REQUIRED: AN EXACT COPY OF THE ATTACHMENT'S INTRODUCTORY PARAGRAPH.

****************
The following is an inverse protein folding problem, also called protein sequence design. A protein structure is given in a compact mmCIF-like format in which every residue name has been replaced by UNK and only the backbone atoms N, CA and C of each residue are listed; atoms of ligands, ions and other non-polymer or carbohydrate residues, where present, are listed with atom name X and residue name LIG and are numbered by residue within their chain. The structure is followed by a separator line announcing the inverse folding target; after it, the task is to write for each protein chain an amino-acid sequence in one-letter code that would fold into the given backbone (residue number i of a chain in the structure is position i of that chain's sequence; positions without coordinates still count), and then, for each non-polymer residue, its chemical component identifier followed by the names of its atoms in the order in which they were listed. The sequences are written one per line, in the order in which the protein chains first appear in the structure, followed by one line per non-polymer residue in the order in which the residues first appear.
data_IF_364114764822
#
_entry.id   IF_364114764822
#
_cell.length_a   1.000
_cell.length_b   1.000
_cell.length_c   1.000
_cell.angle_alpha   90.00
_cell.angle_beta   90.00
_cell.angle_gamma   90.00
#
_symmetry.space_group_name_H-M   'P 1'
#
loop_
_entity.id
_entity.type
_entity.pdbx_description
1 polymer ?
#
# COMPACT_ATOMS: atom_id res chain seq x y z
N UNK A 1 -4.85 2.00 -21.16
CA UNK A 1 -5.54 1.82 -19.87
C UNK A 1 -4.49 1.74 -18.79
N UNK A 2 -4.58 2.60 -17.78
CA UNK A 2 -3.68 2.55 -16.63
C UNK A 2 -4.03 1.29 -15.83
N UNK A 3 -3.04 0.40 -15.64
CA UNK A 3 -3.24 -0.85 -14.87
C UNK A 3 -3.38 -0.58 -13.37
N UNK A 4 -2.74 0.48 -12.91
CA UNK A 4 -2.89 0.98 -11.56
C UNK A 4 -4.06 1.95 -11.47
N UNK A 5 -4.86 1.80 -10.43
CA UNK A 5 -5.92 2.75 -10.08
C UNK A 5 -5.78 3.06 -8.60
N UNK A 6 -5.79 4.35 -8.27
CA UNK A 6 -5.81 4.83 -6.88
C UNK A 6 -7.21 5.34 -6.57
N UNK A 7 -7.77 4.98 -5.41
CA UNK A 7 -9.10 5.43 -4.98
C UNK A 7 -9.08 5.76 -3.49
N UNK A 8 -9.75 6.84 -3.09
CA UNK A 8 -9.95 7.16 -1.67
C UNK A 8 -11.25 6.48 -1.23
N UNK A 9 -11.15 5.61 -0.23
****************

The following is an inverse protein folding problem, also called protein sequence design. A protein structure is given in a compact mmCIF-like format in which every residue name has been replaced by UNK and only the backbone atoms N, CA and C of each residue are listed; atoms of ligands, ions and other non-polymer or carbohydrate residues, where present, are listed with atom name X and residue name LIG and are numbered by residue within their chain. The structure is followed by a separator line announcing the inverse folding target; after it, the task is to write for each protein chain an amino-acid sequence in one-letter code that would fold into the given backbone (residue number i of a chain in the structure is position i of that chain's sequence; positions without coordinates still count), and then, for each non-polymer residue, its chemical component identifier followed by the names of its atoms in the order in which they were listed. The sequences are written one per line, in the order in which the protein chains first appear in the structure, followed by one line per non-polymer residue in the order in which the residues first appear.